1. Pursuant to the CoC, landlords can only terminate leases early for substantial redevelopment, asset enhancement or reconfiguration works that would require the premises to be vacated. Similarly, the landlords must give at least six months’ prior notice to its tenants, except where such redevelopment works are to comply with the authorities’ requirements and the time given to do so is less than six months. Here, the landlord will have to compensate the tenant based on how much the tenant spent to fit out and upgrade the premisessubject to depreciation. However, this does not apply to a tenancy renewal term, unless further renovation works were carried out in the renewal term.

 

  1. Landlords will also not be able to terminate leases early where the tenant fails to meet specific sales targets set by the landlord.

 

  1. The CoC makes clear that landlords can no longer terminate leases early purely to change the tenant mix. However, they can terminate leases early for the purposes of “substantial redevelopment, asset enhancement or reconfiguration works” to even just “part of the building” where the existing tenant is located. It remains to be seen how this will be interpreted in the event of a dispute, such as where a landlord actually just wants to change the tenant mix and undertakes only superficial “asset enhancement” or “reconfiguration” works so as to comply with the CoC.

 

  1. Nevertheless, limits on a landlord’s power to terminate early and obligations to pay fair compensation for such early termination are important, and the inclusion of the abovementioned CoC guidelines are a welcome move. This is especially so given previous situations where landlords of malls were able to terminate leases when a new and more prestigious tenant wished to lease the largest prime spot in the mall,thereby causing huge financial losses to the existing tenant.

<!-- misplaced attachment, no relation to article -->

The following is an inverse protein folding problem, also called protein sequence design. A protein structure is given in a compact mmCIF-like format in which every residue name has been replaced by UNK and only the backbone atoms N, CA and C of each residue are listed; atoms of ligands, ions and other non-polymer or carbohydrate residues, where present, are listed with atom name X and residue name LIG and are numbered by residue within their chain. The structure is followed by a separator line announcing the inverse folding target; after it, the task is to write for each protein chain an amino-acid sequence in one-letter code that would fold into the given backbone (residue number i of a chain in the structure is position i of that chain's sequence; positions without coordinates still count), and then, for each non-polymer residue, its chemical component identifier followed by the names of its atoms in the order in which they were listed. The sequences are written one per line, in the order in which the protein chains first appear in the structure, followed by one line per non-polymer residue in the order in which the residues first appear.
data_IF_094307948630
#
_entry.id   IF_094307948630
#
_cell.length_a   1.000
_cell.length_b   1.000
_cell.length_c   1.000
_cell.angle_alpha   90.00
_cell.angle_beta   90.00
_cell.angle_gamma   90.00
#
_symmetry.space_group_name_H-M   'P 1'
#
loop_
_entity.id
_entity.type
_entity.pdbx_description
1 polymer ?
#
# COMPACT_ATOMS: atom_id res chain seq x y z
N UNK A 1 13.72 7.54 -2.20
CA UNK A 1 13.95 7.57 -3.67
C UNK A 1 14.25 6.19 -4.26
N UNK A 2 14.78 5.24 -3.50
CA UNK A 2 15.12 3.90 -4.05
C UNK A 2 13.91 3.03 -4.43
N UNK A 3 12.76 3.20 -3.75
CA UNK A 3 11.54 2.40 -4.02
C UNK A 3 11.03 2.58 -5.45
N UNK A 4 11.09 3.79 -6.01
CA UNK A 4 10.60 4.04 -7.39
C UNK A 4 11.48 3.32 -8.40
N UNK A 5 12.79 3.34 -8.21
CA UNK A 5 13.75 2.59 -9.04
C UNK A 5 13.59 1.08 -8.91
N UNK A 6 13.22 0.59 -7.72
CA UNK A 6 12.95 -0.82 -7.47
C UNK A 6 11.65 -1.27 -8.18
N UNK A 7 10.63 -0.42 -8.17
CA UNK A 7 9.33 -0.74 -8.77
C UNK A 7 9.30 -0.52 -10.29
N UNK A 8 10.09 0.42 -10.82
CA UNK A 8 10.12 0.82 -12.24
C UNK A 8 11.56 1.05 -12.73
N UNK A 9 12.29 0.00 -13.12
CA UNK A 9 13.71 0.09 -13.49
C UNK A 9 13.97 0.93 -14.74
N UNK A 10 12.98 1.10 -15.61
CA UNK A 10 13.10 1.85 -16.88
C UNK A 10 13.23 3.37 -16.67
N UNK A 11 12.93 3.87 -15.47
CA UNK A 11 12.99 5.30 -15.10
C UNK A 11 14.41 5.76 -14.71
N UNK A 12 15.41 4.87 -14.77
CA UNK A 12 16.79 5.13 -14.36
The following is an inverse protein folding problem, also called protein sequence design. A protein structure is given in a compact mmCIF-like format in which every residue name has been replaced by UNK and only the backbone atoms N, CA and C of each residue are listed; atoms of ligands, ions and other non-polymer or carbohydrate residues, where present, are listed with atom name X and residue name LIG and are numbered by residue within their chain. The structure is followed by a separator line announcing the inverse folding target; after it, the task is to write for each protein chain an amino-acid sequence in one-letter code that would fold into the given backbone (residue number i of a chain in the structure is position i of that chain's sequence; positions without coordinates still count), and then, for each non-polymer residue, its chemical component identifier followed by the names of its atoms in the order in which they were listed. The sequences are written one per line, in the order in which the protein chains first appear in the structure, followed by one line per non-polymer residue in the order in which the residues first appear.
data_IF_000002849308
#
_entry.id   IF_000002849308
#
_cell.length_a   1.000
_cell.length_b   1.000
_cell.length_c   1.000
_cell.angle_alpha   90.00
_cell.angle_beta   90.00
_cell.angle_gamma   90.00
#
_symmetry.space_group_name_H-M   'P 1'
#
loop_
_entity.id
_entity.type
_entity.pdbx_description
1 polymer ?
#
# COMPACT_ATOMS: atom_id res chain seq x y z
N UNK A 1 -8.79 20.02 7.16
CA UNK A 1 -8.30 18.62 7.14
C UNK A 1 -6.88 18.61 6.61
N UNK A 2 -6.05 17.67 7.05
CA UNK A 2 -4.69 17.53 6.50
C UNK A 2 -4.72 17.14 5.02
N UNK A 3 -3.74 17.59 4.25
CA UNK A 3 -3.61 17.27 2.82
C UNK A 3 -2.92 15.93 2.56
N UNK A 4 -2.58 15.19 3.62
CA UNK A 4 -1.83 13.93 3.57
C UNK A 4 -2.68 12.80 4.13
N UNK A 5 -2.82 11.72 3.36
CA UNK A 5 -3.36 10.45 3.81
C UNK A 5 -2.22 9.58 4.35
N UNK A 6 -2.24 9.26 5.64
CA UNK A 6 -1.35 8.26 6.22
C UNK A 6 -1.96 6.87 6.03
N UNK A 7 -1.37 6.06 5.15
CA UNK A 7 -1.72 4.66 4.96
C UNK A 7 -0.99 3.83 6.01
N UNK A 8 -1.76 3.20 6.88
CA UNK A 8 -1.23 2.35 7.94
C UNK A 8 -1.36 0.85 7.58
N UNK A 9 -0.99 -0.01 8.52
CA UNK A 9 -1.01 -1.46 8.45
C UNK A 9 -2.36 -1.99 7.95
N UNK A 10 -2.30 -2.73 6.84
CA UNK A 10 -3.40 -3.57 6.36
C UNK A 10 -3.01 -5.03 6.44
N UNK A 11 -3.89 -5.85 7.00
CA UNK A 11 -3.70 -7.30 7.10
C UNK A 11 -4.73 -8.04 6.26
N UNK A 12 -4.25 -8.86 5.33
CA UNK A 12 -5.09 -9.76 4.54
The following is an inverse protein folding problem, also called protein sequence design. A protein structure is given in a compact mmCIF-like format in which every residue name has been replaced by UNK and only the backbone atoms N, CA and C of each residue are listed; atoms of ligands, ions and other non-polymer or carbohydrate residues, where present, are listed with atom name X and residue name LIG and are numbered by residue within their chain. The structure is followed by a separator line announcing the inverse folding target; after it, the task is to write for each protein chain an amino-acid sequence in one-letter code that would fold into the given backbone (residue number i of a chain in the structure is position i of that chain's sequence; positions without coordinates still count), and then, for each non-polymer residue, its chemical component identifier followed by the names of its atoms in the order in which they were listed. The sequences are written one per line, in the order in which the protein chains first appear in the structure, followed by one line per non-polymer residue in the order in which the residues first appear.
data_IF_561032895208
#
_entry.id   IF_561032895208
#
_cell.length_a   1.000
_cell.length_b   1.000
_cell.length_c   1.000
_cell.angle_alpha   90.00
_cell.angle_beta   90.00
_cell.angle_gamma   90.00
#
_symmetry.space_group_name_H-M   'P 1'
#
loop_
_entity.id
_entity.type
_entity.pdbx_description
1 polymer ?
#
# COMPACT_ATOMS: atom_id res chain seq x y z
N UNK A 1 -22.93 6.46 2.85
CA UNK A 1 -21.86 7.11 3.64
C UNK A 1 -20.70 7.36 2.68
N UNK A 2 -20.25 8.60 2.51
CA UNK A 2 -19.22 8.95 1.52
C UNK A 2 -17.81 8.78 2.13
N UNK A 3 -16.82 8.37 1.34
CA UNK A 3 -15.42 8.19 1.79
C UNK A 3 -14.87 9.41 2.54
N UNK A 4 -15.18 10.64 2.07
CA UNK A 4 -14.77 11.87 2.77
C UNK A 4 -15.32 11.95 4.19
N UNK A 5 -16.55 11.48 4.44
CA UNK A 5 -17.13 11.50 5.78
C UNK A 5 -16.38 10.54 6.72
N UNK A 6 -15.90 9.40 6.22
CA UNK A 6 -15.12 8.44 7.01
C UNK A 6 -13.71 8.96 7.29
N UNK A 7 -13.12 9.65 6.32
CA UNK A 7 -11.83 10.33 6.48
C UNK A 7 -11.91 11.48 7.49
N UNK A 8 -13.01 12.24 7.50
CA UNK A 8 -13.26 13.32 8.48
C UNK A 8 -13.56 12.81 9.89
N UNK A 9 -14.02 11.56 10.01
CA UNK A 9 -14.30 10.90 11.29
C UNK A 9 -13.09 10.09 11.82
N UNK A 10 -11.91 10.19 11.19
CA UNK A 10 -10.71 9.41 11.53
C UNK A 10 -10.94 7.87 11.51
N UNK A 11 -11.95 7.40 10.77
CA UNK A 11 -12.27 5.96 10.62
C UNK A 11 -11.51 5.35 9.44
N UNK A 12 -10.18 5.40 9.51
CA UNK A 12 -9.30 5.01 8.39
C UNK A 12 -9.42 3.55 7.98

Exclusivity Clauses

 

  1. The CoC provides that exclusivity clauses (such as provisions which prevent or restrict a tenant from opening a branch or franchise within a certain radius of the current shop, or provisions which prevent or restrict a landlord from leasing premises with a similar trade or business in the same building where the tenant’s shop is) generally cannot be included in lease agreements.

 

  1. Such exclusivity clauses can only be included if both the landlord and tenant agree to the same and declare their agreement to the FTIC within 14 days of signing the lease.Again, in the event that a landlord demands that its tenants agree to such exclusivity clauses, the tenants may refer the matter to the FTIC, although it similarly remains to be seen whether large landlords will nevertheless be able to demand the inclusion of such exclusivity clauses because the CoC guidelines on this issue are not mandatory.

 

Sales Audits 

 

  1. Where a rent structure comprises a component based on the tenant’s gross sales or gross turnover, under the CoC, landlords can now only require such tenants to conduct annual sales audits. If the tenant’s point-of-sales (“POS”) system is integrated to the landlord’s, then both the landlord and the tenant are to share the costs of such sales audits on an equal basis (i.e. 50:50).